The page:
Once past the business case, the report lays out a thorough treatment on how to fix your culture in the section, Seven Ways to Help Employees Thrive. Not rocket science, but rather simple common sense, these seven elements come with case studies, examples and specific “how tos” for you to consider in your own organization.

  1. Share Information About the Organization and Its Strategy
  2. Provide Decision-making Discretion and Autonomy
  3. Create a Civil Culture and Positive Relationships
  4. Value Diversity and Create an Inclusive Atmosphere
  5. Offer Performance Feedback
  6. Provide a Sense of Meaning
  7. Boost Employee Well-Being

Citing employers like Alaska Airlines, Genentech, General Mills, Ritz-Carlton, Microsoft and many others, author Christine Porath loads this EPG with practical tips, examples and evidence.

At its heart, however, humanity-focused workplaces start at the top. They start with trustworthy leadership and sustainable leadership behaviors. This graphic says it all:

EPG May 24 2016

This report shows, once again, that there is absolutely no downside to not only treating employees humanely, but consciously and intentionally investing in their well-being. When our employees feel respected as individuals, appreciated for their contributions, and supported in their family lives and community commitments, as well as their physical health and mental well-being, our organization missions are more likely to come to fruition and all of our stakeholders – every single one of them – will be more than happy with the return on their various investments.

Thanks to the SHRM Foundation’s newest EPG, The ROI of Working Human has never been more clear.

 

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Filed under China Gorman, Christine Porath, Company Culture, Culture, Data Point Tuesday, Effective Practice Guidelines, Employee Engagement, Employee Stress, Engagement, Globoforce, HR Data, SHRM Foundation

I’m Not Your Mother!

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This is a popular post from a year ago. I was reminded of it at the WorkHuman conference earlier this month.

Some things are simple. Some things are complicated. And some things that seem simple are actually pretty complicated. For example, it seems like a simple observation that happy employees are better employees. And, in fact, data abound to prove that point. But how to get happy employees is a little more complicated.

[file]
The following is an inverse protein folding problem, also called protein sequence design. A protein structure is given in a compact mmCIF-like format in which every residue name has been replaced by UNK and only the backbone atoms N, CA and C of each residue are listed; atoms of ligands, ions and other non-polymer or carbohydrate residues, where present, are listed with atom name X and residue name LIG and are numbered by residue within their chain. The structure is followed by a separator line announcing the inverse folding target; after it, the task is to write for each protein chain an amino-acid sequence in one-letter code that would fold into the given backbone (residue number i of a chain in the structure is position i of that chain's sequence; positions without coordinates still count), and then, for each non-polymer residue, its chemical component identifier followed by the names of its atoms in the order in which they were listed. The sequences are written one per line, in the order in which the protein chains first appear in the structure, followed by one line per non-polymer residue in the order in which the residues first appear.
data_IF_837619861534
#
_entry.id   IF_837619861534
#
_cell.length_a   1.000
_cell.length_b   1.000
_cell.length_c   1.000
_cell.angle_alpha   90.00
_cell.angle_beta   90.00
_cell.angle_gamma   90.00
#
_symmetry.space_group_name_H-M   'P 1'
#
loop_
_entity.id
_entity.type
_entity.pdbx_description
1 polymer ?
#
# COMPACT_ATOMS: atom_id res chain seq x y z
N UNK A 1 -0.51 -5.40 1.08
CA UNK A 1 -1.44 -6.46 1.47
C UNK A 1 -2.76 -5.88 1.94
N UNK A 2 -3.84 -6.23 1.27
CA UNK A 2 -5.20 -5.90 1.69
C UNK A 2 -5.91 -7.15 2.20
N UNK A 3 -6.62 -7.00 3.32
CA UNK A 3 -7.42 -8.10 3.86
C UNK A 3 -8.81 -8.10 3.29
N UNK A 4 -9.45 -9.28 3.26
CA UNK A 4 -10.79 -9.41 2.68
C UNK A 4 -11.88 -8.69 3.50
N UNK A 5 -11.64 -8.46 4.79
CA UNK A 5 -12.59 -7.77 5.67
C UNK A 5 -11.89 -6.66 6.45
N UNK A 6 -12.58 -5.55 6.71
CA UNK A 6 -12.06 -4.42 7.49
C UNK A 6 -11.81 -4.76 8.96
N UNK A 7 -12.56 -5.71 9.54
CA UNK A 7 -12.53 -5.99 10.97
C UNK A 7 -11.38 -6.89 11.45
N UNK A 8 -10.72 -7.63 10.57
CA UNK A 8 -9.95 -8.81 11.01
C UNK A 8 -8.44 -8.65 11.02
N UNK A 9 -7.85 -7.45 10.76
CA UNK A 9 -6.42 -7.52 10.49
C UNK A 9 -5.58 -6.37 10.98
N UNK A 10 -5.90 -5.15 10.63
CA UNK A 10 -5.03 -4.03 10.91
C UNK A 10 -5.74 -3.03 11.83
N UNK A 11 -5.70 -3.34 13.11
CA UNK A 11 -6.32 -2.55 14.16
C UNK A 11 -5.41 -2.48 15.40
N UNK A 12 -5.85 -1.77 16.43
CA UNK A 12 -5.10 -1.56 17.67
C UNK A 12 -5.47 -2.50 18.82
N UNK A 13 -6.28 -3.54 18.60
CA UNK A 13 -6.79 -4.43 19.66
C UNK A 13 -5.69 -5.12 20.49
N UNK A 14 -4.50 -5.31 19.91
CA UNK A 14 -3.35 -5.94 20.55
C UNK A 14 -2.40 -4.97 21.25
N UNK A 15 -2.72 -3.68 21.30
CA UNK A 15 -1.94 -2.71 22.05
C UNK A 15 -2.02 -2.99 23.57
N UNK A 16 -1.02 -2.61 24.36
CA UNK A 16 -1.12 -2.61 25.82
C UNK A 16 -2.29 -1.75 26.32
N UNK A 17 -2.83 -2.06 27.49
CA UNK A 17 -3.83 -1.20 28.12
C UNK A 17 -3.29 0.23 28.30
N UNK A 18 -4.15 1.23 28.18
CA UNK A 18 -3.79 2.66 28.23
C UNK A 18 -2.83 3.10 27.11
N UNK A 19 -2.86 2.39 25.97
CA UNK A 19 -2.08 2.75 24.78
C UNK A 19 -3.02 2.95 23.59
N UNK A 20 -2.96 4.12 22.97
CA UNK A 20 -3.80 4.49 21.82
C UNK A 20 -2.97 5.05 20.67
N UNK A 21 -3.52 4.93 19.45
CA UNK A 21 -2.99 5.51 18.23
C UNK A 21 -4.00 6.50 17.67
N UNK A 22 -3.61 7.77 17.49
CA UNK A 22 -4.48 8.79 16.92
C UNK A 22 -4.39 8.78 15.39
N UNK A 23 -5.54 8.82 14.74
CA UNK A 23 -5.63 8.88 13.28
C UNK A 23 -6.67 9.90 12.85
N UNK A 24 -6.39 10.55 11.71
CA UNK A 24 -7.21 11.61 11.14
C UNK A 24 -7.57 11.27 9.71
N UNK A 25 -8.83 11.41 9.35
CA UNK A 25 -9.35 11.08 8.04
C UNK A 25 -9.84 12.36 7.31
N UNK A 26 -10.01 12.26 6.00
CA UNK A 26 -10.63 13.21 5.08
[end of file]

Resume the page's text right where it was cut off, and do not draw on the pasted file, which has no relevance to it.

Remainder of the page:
Early in my career as a business leader I always believed that people were my critical competitive edge and that creating a strong, caring culture was my job. But happiness? Come on. I wasn’t my employees’ mother. The nature of the employer/employee relationship, I believed, was a commercial relationship. Employees come to work, do a good job and I pay them. The more I could remove obstacles from their ability to do good work, the more I could offer development and thanks for a job well done, the better they performed. It wasn’t rocket science. Treat people well and they’ll treat your employees well. I got that. But trying to make them happy? I didn’t think that was part of the deal. (And I was a pretty effective business leader.)

But as I matured as a leader, I did begin to wonder about this notion of working to create happiness at work. I spent some time at Zappos – a culture whose leader is all about making his workforce happy. And while the Zappos culture wouldn’t be a fit for me, it worked for them. And they were happy. Really happy. And their business results were such that they could sell the business to Amazon for over $1 billion.

And then I became CEO of the Great Place to Work Institute and was covered over in data that prove a direct line from employee well-being to financial performance. And so while early in my career the notion of employee happiness didn’t register as a leadership imperative, I now believe that creating a culture that, in Tony Hseih’s words, delivers happiness to employees is quite clearly a practical and effective way to achieve top line growth, profitability, customer loyalty and, most importantly, employee loyalty.